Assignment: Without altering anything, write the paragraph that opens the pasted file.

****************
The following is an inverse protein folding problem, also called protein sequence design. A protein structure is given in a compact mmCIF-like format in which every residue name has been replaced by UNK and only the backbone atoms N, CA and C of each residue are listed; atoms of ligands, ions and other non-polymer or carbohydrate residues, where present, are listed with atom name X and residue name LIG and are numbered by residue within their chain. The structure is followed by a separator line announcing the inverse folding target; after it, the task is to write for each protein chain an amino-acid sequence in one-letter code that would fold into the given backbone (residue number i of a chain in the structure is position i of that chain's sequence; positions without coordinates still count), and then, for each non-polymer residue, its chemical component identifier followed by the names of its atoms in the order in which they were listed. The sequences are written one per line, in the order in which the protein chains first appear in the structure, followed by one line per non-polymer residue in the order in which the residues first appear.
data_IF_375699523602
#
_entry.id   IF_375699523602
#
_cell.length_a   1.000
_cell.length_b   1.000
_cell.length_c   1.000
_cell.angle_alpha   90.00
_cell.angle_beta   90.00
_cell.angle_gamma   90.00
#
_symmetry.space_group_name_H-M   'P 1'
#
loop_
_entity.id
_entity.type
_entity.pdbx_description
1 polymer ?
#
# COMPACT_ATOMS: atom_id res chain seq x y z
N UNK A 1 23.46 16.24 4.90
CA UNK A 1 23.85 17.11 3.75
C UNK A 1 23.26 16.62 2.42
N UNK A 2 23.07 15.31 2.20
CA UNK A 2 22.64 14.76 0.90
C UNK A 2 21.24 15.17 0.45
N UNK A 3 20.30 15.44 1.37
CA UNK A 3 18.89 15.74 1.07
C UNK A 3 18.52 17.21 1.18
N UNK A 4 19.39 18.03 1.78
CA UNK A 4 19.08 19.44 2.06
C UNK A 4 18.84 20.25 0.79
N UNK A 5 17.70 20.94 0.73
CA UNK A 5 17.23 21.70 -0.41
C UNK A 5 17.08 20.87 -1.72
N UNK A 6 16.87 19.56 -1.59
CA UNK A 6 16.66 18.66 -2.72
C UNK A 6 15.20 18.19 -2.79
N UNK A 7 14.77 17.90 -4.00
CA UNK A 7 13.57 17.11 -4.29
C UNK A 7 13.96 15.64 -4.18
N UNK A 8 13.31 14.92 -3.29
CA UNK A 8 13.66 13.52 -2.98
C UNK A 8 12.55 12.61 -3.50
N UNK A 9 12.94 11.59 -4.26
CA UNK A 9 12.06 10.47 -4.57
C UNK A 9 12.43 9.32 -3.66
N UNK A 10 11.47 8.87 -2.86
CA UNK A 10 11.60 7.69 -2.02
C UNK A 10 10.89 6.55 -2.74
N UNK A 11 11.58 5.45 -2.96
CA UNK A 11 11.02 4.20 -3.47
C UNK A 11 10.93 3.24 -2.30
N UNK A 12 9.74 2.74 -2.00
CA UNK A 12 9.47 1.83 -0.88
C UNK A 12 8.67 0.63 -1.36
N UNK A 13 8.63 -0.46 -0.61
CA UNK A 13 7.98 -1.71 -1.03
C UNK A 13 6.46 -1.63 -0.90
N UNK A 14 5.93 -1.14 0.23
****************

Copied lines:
The following is an inverse protein folding problem, also called protein sequence design. A protein structure is given in a compact mmCIF-like format in which every residue name has been replaced by UNK and only the backbone atoms N, CA and C of each residue are listed; atoms of ligands, ions and other non-polymer or carbohydrate residues, where present, are listed with atom name X and residue name LIG and are numbered by residue within their chain. The structure is followed by a separator line announcing the inverse folding target; after it, the task is to write for each protein chain an amino-acid sequence in one-letter code that would fold into the given backbone (residue number i of a chain in the structure is position i of that chain's sequence; positions without coordinates still count), and then, for each non-polymer residue, its chemical component identifier followed by the names of its atoms in the order in which they were listed. The sequences are written one per line, in the order in which the protein chains first appear in the structure, followed by one line per non-polymer residue in the order in which the residues first appear.